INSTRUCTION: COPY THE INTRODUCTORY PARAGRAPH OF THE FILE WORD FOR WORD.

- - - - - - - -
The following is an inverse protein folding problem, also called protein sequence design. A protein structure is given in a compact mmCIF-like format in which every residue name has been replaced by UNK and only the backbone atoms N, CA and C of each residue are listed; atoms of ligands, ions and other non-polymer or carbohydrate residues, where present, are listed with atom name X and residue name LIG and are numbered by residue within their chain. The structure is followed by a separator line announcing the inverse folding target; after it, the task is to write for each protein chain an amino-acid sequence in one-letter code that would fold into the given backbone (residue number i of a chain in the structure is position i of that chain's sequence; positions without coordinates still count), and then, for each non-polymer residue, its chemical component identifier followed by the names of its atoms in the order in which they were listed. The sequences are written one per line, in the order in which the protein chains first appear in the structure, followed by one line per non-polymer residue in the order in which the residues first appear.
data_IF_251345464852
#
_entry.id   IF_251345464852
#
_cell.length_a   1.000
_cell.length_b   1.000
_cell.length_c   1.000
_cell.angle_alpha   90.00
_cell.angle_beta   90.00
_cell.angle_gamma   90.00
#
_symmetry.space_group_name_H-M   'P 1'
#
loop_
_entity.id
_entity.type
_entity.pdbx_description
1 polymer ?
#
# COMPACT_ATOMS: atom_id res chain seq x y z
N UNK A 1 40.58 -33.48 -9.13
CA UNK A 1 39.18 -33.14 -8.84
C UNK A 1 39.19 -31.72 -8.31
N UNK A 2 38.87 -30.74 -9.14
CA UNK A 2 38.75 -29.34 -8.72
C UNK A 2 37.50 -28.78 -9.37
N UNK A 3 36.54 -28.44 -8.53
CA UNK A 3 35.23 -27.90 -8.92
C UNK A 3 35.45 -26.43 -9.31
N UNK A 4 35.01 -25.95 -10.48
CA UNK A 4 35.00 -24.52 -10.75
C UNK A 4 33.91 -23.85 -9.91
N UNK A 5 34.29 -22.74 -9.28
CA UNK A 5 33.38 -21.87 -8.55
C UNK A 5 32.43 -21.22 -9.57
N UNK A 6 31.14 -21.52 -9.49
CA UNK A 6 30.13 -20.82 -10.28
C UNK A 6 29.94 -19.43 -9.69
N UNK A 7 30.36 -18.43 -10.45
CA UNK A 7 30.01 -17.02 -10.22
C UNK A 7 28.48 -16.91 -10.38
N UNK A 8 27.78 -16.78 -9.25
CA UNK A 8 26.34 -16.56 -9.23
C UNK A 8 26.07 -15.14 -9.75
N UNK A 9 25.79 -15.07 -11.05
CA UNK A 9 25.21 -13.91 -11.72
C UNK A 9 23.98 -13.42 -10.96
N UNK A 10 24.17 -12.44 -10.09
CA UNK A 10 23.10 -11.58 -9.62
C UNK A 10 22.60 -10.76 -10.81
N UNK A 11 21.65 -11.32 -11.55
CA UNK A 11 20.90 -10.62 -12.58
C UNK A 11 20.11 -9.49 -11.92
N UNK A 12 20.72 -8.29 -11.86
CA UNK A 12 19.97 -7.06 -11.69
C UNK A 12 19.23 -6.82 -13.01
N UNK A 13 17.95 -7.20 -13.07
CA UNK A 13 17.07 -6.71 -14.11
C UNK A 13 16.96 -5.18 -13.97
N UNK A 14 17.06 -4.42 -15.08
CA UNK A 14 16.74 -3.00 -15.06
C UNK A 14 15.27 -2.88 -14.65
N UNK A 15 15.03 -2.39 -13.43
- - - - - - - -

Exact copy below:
The following is an inverse protein folding problem, also called protein sequence design. A protein structure is given in a compact mmCIF-like format in which every residue name has been replaced by UNK and only the backbone atoms N, CA and C of each residue are listed; atoms of ligands, ions and other non-polymer or carbohydrate residues, where present, are listed with atom name X and residue name LIG and are numbered by residue within their chain. The structure is followed by a separator line announcing the inverse folding target; after it, the task is to write for each protein chain an amino-acid sequence in one-letter code that would fold into the given backbone (residue number i of a chain in the structure is position i of that chain's sequence; positions without coordinates still count), and then, for each non-polymer residue, its chemical component identifier followed by the names of its atoms in the order in which they were listed. The sequences are written one per line, in the order in which the protein chains first appear in the structure, followed by one line per non-polymer residue in the order in which the residues first appear.